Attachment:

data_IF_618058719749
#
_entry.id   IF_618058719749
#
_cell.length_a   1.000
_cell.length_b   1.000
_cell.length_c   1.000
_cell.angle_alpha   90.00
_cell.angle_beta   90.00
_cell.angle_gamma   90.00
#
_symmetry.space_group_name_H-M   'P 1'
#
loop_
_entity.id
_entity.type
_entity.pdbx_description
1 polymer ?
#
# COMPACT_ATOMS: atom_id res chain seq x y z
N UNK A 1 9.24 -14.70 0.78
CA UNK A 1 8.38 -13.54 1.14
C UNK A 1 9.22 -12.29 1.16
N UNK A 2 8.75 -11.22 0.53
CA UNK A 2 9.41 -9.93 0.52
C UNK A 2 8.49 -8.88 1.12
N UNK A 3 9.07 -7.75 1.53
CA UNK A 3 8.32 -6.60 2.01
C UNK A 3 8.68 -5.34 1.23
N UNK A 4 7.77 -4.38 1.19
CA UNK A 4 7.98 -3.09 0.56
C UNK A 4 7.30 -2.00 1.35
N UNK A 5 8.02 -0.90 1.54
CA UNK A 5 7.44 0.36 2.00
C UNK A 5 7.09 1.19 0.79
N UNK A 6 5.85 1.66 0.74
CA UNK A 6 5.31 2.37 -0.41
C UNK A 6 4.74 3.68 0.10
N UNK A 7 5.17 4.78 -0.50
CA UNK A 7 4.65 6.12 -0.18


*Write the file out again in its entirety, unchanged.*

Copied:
data_IF_618058719749
#
_entry.id   IF_618058719749
#
_cell.length_a   1.000
_cell.length_b   1.000
_cell.length_c   1.000
_cell.angle_alpha   90.00
_cell.angle_beta   90.00
_cell.angle_gamma   90.00
#
_symmetry.space_group_name_H-M   'P 1'
#
loop_
_entity.id
_entity.type
_entity.pdbx_description
1 polymer ?
#
# COMPACT_ATOMS: atom_id res chain seq x y z
N UNK A 1 9.24 -14.70 0.78
CA UNK A 1 8.38 -13.54 1.14
C UNK A 1 9.22 -12.29 1.16
N UNK A 2 8.75 -11.22 0.53
CA UNK A 2 9.41 -9.93 0.52
C UNK A 2 8.49 -8.88 1.12
N UNK A 3 9.07 -7.75 1.53
CA UNK A 3 8.32 -6.60 2.01
C UNK A 3 8.68 -5.34 1.23
N UNK A 4 7.77 -4.38 1.19
CA UNK A 4 7.98 -3.09 0.56
C UNK A 4 7.30 -2.00 1.35
N UNK A 5 8.02 -0.90 1.54
CA UNK A 5 7.44 0.36 2.00
C UNK A 5 7.09 1.19 0.79
N UNK A 6 5.85 1.66 0.74
CA UNK A 6 5.31 2.37 -0.41
C UNK A 6 4.74 3.68 0.10
N UNK A 7 5.17 4.78 -0.50
CA UNK A 7 4.65 6.12 -0.18